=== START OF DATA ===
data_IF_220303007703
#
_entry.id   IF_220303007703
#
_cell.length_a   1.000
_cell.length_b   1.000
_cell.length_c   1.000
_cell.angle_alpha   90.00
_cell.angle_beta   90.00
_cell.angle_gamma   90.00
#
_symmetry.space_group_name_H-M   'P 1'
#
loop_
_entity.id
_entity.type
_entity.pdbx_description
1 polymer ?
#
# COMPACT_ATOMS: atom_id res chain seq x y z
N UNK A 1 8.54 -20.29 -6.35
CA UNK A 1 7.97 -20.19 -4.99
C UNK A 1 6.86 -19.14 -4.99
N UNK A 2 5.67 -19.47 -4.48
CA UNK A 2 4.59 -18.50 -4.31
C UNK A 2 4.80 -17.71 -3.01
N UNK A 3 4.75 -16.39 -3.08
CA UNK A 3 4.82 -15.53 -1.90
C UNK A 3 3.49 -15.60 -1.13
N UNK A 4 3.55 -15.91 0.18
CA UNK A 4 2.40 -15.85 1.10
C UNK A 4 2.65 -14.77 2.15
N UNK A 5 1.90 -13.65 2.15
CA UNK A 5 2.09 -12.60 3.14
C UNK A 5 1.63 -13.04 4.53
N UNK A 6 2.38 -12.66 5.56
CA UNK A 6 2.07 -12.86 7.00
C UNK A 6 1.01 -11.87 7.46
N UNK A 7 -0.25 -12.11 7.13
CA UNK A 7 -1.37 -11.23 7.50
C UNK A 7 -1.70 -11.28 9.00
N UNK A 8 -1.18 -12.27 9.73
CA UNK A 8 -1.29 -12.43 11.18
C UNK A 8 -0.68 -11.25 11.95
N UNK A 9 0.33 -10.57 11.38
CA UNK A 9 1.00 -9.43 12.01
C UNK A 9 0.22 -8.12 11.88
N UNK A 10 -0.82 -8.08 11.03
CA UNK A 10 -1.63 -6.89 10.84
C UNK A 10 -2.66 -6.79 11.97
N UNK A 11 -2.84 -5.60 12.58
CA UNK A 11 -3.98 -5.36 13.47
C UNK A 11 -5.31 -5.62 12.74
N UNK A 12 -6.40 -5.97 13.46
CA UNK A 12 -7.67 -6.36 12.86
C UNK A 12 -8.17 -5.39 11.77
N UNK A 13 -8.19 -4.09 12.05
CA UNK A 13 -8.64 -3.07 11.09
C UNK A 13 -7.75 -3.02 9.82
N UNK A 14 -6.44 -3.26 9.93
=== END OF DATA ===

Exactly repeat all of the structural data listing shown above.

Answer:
data_IF_220303007703
#
_entry.id   IF_220303007703
#
_cell.length_a   1.000
_cell.length_b   1.000
_cell.length_c   1.000
_cell.angle_alpha   90.00
_cell.angle_beta   90.00
_cell.angle_gamma   90.00
#
_symmetry.space_group_name_H-M   'P 1'
#
loop_
_entity.id
_entity.type
_entity.pdbx_description
1 polymer ?
#
# COMPACT_ATOMS: atom_id res chain seq x y z
N UNK A 1 8.54 -20.29 -6.35
CA UNK A 1 7.97 -20.19 -4.99
C UNK A 1 6.86 -19.14 -4.99
N UNK A 2 5.67 -19.47 -4.48
CA UNK A 2 4.59 -18.50 -4.31
C UNK A 2 4.80 -17.71 -3.01
N UNK A 3 4.75 -16.39 -3.08
CA UNK A 3 4.82 -15.53 -1.90
C UNK A 3 3.49 -15.60 -1.13
N UNK A 4 3.55 -15.91 0.18
CA UNK A 4 2.40 -15.85 1.10
C UNK A 4 2.65 -14.77 2.15
N UNK A 5 1.90 -13.65 2.15
CA UNK A 5 2.09 -12.60 3.14
C UNK A 5 1.63 -13.04 4.53
N UNK A 6 2.38 -12.66 5.56
CA UNK A 6 2.07 -12.86 7.00
C UNK A 6 1.01 -11.87 7.46
N UNK A 7 -0.25 -12.11 7.13
CA UNK A 7 -1.37 -11.23 7.50
C UNK A 7 -1.70 -11.28 9.00
N UNK A 8 -1.18 -12.27 9.73
CA UNK A 8 -1.29 -12.43 11.18
C UNK A 8 -0.68 -11.25 11.95
N UNK A 9 0.33 -10.57 11.38
CA UNK A 9 1.00 -9.43 12.01
C UNK A 9 0.22 -8.12 11.88
N UNK A 10 -0.82 -8.08 11.03
CA UNK A 10 -1.63 -6.89 10.84
C UNK A 10 -2.66 -6.79 11.97
N UNK A 11 -2.84 -5.60 12.58
CA UNK A 11 -3.98 -5.36 13.47
C UNK A 11 -5.31 -5.62 12.74
N UNK A 12 -6.40 -5.97 13.46
CA UNK A 12 -7.67 -6.36 12.86
C UNK A 12 -8.17 -5.39 11.77
N UNK A 13 -8.19 -4.09 12.05
CA UNK A 13 -8.64 -3.07 11.09
C UNK A 13 -7.75 -3.02 9.82
N UNK A 14 -6.44 -3.26 9.93